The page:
Powerful, customizable RAW photo editor: Hands-on with Macphun’s new RAW editor, Luminar


posted Tuesday, November 15, 2016 at 9:00 AM EDT


A couple of weeks back, Macphun unveiled Luminar, their MacOS all-in-one RAW photo editor. I’ve been testing a pre-release version of the software for the past week and I have to say, it’s quite impressive. It strikes a great balance between accessibility and power. It also plays nicely with other applications, allowing me to make edits in Luminar and then easily open up the edited file in Photoshop. You can also use it as a plug-in within Photoshop, Lightroom and Photos for MacOS. 

There are many filters you can use in Luminar. I picked out the assortment above and made them my favorites so they would be quickly accessible without cluttering up my Workspace.

The user interface is clean, customizable and powerful. The user interface is adaptable to your skill level and genre of photography. Macphun calls this feature “Workspaces” and it basically means that you can select from a set of workspaces that are designed for targeted photography such as black and white, landscape, portrait or street or make your own. If you’re overwhelmed by the many options you have, you can use “empty” and boil your editing down to just the basics. It’s totally up to you and that’s very cool. On the topic of the user interface, the slider-based editing works great…except that you can’t enter in a custom number value for adjustments. At least not yet, this feature will be added at a later date. Additionally, Kelvin-based color temperature adjustments are not available in the version I've been using, but it is planned to be included at release.

On the topic of making quick adjustments, Luminar includes over 35 custom filters to help you quickly enhance your images to your taste. Filters such as dramatic, foliage enhancer, polarizing filter, split toning, structure, vignette and more are easily accessible and provide some very cool effects. Naturally you can achieve similar results using the software’s wide array of sliders, but it’s nice to be able to quickly add desired effects. You can add your most-used filters to a “favorites” menu as well. The filters can also be adjusted. Similarly, there are presets that give your images a certain look with a single click. One great thing about these user-customizable presets is that you can share yours with others, so photographers can easily find the very best presets that you have made yourself.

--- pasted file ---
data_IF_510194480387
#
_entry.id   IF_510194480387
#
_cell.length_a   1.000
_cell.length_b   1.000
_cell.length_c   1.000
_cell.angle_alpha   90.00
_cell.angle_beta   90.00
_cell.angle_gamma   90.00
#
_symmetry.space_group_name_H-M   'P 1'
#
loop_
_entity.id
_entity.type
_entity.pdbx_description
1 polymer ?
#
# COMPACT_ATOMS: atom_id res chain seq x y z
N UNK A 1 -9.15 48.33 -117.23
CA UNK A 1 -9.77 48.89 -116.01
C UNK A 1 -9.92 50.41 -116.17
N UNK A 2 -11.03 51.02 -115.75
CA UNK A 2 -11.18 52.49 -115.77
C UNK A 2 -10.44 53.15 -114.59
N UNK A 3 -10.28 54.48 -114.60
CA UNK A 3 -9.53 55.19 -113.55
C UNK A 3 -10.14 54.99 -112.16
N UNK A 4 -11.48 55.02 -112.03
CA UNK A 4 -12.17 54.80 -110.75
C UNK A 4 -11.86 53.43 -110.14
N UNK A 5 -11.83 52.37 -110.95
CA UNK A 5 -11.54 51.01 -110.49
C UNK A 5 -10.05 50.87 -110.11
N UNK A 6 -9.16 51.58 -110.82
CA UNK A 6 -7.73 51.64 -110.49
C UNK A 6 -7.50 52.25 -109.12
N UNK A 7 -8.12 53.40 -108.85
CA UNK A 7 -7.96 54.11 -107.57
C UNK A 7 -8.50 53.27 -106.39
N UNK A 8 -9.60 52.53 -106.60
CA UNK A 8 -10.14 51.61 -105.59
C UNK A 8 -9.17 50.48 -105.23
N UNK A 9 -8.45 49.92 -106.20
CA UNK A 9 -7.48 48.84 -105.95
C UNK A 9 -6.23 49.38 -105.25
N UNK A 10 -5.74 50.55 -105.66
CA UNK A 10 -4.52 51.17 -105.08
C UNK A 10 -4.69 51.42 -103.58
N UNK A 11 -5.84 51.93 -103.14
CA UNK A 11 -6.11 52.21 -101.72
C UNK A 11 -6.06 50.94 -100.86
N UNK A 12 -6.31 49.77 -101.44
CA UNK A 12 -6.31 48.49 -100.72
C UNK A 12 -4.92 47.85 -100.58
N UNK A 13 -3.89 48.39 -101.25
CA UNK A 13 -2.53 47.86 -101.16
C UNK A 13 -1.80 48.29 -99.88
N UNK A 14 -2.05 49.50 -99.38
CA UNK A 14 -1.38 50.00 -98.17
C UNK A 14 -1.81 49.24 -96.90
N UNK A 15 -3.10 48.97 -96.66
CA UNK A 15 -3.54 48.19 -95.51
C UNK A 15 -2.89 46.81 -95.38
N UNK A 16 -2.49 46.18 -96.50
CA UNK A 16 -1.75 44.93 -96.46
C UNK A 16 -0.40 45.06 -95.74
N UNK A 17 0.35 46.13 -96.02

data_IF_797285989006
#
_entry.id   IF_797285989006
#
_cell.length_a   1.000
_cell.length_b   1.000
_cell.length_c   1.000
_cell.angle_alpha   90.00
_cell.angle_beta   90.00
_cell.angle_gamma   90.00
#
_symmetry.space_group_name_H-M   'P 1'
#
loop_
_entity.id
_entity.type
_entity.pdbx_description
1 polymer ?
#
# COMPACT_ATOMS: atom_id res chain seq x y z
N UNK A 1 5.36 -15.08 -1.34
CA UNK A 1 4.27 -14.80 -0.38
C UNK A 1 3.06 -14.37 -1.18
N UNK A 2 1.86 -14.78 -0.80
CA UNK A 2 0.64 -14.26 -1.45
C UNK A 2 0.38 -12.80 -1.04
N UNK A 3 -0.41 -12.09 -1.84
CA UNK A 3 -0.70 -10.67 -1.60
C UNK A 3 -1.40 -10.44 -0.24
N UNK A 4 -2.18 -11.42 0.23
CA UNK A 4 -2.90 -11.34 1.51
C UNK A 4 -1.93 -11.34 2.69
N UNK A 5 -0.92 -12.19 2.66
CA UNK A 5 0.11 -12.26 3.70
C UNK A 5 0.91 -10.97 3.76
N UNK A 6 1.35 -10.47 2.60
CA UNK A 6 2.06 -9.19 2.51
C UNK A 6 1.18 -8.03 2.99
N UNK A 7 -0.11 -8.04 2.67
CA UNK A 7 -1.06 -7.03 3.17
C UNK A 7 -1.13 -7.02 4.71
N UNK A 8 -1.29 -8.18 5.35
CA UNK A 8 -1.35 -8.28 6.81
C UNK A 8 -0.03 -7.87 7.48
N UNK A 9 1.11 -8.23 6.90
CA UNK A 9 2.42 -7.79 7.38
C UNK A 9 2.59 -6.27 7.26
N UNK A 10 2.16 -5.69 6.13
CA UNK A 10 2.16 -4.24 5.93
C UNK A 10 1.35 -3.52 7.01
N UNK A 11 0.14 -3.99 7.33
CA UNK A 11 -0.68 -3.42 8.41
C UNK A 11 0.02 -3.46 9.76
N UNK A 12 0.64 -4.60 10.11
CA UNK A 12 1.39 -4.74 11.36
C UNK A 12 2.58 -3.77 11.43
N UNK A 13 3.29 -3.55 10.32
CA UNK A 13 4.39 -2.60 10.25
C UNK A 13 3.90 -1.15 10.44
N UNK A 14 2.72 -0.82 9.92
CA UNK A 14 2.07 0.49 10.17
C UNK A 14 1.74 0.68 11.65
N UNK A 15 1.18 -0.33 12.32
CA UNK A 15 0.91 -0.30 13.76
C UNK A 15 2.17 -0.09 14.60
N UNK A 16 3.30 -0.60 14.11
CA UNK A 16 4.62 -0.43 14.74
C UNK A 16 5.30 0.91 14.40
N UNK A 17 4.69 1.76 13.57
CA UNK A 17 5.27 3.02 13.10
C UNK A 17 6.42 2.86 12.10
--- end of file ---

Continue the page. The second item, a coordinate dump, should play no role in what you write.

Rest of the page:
An overall view of the clean user interface found in Luminar. It is very familiar to users of previous Macphun apps.

Luminar isn’t all about quick fixes with filters and presets, however, it’s also about giving you the power to edit your photos your own way without introducing a lot of complications. The software includes support for layers (and the variety of blend modes you’d see in software like Photoshop), selective masking tools, removal tools and more. These advanced tools all work very well and there’s an impressive level of power underneath the hood if you’re willing to pop it open. It never feels overwhelming though, and that’s quite an accomplishment on the part of Macphun.

On the left you can see a snippet of the Workspace I was using and the layers panel. On the right is the black and white conversion filter. It is a powerful black and white conversion tool that allows for a lot of user control. 

While the ability of your Mac to run Luminar depends on its specs, my computer ran the software very well. I had no issues with crashes or slowdowns whatsoever and it processed large RAW files quickly and without any fuss.

You won’t have to wait long to get your hands on Luminar, as it will be available to the public on November 17. Preorders are open now and if you order before the release date and own a previous Macphun product, such as Aurora HDR 2017, then it costs only US$49. If you don’t own any previous Macphun product, you still get a special preorder price of $59. As an additional incentive to preorder, anyone who does so will also receive an exclusive video series, “Photography Essentials” and a Marketing Guide for Photographers from Will Burrard-Lucas, an award-winning wildlife photographer with a large internet following. If you want to wait to try the software for yourself before committing, a demo will be available on November 17. But keep in mind that prices increase to $60 and $70 respectively and you also won’t receive any preorder bonuses.